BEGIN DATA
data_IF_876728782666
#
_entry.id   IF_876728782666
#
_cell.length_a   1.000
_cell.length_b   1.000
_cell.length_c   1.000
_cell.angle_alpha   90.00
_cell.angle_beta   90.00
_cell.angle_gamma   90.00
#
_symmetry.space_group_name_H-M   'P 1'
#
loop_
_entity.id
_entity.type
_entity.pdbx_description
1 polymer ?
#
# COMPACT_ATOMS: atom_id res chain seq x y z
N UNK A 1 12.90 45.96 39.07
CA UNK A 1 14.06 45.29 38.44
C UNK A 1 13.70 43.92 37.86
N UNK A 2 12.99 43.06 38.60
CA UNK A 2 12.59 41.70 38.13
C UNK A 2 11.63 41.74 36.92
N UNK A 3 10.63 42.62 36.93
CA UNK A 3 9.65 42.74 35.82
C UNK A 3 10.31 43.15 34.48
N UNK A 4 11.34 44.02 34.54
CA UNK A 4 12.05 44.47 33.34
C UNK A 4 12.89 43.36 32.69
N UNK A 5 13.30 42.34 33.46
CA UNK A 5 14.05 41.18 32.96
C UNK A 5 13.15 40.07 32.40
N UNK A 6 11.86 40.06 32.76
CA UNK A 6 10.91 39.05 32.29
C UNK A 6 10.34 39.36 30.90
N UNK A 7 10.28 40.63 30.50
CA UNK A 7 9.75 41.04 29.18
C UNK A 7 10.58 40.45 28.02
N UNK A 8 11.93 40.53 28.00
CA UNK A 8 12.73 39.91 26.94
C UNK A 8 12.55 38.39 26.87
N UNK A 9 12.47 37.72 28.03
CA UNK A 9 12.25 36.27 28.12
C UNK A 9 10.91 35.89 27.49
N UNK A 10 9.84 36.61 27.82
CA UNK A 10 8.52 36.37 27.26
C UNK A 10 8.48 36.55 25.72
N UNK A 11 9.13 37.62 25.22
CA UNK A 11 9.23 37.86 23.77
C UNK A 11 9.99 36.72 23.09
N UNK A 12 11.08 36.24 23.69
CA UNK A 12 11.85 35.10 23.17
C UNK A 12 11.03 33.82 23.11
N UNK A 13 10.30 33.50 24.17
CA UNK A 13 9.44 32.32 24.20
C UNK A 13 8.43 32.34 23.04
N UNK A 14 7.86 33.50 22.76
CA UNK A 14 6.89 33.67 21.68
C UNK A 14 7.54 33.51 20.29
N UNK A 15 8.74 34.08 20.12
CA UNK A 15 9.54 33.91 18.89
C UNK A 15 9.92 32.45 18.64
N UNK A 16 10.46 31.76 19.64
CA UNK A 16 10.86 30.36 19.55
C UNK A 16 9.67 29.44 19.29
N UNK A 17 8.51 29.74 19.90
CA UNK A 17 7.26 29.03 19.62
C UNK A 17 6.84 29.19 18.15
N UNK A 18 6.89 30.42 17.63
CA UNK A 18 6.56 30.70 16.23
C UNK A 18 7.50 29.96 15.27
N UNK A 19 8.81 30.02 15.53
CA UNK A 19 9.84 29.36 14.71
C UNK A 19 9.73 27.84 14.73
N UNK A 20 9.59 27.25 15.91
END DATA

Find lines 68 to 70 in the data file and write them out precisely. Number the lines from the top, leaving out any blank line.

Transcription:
C UNK A 16 9.67 29.44 19.29
N UNK A 17 8.51 29.74 19.90
CA UNK A 17 7.26 29.03 19.62